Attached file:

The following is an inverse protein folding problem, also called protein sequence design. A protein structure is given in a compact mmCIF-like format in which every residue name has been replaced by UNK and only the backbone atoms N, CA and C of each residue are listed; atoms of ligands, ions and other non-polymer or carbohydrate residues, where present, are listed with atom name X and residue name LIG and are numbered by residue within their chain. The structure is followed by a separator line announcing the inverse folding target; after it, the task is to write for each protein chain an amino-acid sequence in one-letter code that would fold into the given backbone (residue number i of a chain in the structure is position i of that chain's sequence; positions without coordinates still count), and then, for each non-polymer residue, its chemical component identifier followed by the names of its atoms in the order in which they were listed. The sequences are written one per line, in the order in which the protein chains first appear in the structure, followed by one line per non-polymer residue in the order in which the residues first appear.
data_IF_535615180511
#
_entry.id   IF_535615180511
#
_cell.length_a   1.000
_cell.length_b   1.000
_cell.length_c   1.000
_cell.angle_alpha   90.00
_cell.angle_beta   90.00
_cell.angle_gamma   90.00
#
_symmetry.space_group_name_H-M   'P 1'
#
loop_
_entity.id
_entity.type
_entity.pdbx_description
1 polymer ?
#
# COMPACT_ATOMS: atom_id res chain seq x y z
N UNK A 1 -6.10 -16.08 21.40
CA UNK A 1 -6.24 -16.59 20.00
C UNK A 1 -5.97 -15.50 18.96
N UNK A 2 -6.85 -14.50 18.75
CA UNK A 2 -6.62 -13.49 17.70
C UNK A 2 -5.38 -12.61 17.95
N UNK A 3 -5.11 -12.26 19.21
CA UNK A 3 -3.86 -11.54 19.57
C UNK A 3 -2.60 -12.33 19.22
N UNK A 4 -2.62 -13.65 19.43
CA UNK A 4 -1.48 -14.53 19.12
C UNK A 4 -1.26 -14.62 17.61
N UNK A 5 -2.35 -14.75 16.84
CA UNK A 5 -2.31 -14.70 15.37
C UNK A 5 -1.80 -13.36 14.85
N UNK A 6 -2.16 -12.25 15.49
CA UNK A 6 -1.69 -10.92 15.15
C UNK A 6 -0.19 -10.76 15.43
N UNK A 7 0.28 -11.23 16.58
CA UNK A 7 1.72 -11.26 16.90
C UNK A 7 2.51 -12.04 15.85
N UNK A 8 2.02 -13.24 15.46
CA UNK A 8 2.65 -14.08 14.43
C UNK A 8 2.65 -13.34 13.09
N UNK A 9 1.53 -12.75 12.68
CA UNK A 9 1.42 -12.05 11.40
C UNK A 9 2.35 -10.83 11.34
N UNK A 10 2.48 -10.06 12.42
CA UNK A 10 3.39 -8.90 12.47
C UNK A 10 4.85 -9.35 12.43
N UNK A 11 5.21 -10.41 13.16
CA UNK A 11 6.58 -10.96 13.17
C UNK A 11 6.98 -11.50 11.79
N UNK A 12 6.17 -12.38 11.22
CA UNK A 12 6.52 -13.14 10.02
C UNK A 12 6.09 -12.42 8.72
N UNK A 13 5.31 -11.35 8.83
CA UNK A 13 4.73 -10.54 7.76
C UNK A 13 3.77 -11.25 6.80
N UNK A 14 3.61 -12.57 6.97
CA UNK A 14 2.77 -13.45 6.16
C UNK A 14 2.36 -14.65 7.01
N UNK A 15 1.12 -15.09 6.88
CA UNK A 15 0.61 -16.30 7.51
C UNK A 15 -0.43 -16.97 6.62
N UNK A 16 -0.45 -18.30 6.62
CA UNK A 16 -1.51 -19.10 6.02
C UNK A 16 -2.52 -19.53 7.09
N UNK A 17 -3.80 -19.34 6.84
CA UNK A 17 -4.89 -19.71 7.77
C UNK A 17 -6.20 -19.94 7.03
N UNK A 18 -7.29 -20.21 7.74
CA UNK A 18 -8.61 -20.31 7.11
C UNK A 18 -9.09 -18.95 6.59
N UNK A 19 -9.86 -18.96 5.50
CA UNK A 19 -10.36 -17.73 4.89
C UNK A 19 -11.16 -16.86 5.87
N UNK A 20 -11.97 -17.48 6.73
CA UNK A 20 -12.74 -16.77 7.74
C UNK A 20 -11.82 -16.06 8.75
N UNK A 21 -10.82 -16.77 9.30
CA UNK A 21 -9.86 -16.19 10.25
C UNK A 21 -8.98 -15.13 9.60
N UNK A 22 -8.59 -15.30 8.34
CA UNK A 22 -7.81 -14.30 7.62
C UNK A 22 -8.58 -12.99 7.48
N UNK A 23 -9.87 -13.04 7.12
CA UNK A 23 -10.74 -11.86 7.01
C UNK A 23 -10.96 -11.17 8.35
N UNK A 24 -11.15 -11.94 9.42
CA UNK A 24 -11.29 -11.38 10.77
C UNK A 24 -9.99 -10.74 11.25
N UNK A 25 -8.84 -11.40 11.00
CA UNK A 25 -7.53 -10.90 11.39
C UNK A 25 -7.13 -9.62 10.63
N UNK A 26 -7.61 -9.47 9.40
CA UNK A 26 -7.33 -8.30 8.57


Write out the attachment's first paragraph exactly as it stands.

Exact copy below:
The following is an inverse protein folding problem, also called protein sequence design. A protein structure is given in a compact mmCIF-like format in which every residue name has been replaced by UNK and only the backbone atoms N, CA and C of each residue are listed; atoms of ligands, ions and other non-polymer or carbohydrate residues, where present, are listed with atom name X and residue name LIG and are numbered by residue within their chain. The structure is followed by a separator line announcing the inverse folding target; after it, the task is to write for each protein chain an amino-acid sequence in one-letter code that would fold into the given backbone (residue number i of a chain in the structure is position i of that chain's sequence; positions without coordinates still count), and then, for each non-polymer residue, its chemical component identifier followed by the names of its atoms in the order in which they were listed. The sequences are written one per line, in the order in which the protein chains first appear in the structure, followed by one line per non-polymer residue in the order in which the residues first appear.